Saturday, February 2, 2008
How important is the name of a pizza parlor? If it's in New York, it's been important enough to spawn a seemingly endless stream of litigation, much of it involving Patsy's Pizzeria. The story starts with Patsy Grimaldi learning to make pizza at his uncle Patsy Lancieri's restaurant, Patsy's Pizzeria, in 1941 at the age of 10. In 1990, Grimaldi finally decided to open up his own pizzeria under the Brooklyn Bridge, which he called Patsy's. A problem soon arose, however, because when Grimaldi's uncle died in 1974, his wife took over his pizzeria, and in 1991 she sold the trade name to someone outside the family, leading to litigation and Grimaldi changing the name of his pizzeria to Grimaldi's Pizzeria. (while Patsy's won the litigation battle, the pizza crown goes to Grimaldi's, which is by far the best pizza I've ever had; Patsy's, not so much).
There has been, however, a longer rivalry between Patsy's Pizzeria, which opened in 1933 in East Harlem, and Patsy's Italian Restaurant, which opened in 1944 at West 56th Street. For the most part, though, these two restaurants have peacefully co-existed, with the former mainly serving pizza and the latter serving a more complete Italian style menu. As the parties both attempted to sell pasta sauces in jars for retail distribution, however, and as Patsy's Pizzeria began expanding to the outer boroughs, things finally came to a head, with Patsy's Italian Restaurant suing Patsy's Pizzeria for, inter alia, common law trademark infringement and unfair competition.
In support of its claim, Patsy's Italian Restaurant attempted to call Rob Wallace, an "[e]xpert in all trademark, trade dress, package design, product design, brand dilution, likelihood of confusion, consumer research and brand identity issues," as an expert witness. See Patsy's Italian Restaurant, Inc. v. Banas, 2008 WL 222348 at *1 (E.D.N.Y. 2008). Wallace would have testified about the likelihood of confusion based upon the similarity of the marks Patsy's Pizzeria and Patsy's Italian Restaurant. See id. The problem with this testimony, however, is that pursuant to Federal Rule of Evidence 702, expert testimony is only admissible, inter alia, if it "will assist the trier of fact to understand the evidence or to determine a fact in issue." In other words, expert testimony is inadmissible when jurors could just as easily draw the conclusion drawn by the expert. See id. This is exactly what the court found in excluding Wallace from testifying as it concluded that Patsy's Italian Restaurant "failed to show why Wallace's testimony would assist the jury on the issue of likelihood of confusion when they can just as easily make a comparison between the parties' marks." Id.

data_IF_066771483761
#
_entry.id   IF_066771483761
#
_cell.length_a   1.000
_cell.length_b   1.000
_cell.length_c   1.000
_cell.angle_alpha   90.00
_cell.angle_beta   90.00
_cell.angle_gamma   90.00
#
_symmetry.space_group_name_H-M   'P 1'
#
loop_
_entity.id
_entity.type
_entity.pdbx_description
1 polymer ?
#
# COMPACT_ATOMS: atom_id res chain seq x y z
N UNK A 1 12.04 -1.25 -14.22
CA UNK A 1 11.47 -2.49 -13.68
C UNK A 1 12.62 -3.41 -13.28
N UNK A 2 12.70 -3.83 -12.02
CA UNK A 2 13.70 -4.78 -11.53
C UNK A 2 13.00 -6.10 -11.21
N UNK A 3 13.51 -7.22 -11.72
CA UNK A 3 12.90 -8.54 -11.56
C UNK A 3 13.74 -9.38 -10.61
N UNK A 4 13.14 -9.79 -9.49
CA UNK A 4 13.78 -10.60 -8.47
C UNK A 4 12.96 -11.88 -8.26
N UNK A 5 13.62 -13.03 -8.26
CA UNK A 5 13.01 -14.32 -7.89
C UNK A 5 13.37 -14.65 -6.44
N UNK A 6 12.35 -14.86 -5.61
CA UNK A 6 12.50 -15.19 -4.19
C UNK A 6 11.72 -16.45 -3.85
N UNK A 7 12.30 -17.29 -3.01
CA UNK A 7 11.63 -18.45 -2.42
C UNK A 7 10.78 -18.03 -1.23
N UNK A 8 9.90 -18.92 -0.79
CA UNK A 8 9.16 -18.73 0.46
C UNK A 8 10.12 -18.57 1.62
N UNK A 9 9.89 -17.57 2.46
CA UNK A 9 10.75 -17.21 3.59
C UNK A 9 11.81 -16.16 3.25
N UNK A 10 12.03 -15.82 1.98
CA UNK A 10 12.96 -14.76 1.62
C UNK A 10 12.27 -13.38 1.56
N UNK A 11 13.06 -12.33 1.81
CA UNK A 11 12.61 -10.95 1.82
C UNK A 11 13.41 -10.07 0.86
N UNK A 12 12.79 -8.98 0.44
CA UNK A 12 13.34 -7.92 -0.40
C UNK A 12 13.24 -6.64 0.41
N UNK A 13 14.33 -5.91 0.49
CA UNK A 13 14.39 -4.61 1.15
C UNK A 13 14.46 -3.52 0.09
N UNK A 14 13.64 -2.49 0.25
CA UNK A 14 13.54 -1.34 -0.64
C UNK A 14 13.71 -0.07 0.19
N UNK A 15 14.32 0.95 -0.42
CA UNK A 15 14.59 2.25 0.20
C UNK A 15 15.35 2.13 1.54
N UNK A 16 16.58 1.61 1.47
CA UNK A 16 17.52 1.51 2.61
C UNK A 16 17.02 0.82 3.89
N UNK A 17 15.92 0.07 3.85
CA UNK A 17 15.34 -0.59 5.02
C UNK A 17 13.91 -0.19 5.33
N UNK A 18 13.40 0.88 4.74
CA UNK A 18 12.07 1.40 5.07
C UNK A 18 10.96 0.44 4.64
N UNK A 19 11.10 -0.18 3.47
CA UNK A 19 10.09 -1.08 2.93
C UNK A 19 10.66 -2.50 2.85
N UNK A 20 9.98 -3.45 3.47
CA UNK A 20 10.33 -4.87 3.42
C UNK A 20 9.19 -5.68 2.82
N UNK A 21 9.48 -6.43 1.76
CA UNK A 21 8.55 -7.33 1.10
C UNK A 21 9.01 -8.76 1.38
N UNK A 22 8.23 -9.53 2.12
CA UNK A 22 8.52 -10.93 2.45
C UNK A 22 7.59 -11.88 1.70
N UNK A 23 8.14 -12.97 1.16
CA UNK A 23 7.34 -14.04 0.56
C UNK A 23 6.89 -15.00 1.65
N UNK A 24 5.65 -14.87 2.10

This ruling makes sense to me, and as the court noted, it is consistent with prior case law on the issue. Thus, for instance, in Malletier v. Dooney & Bourke, Inc., 2007 WL 45300868 (S.D.N.Y 2007), the court precluded an expert from testifying about, inter alia, the likelihood of confusion between the use of color in the multicolor handbags of Dooney & Bourke & Louis Vuitton.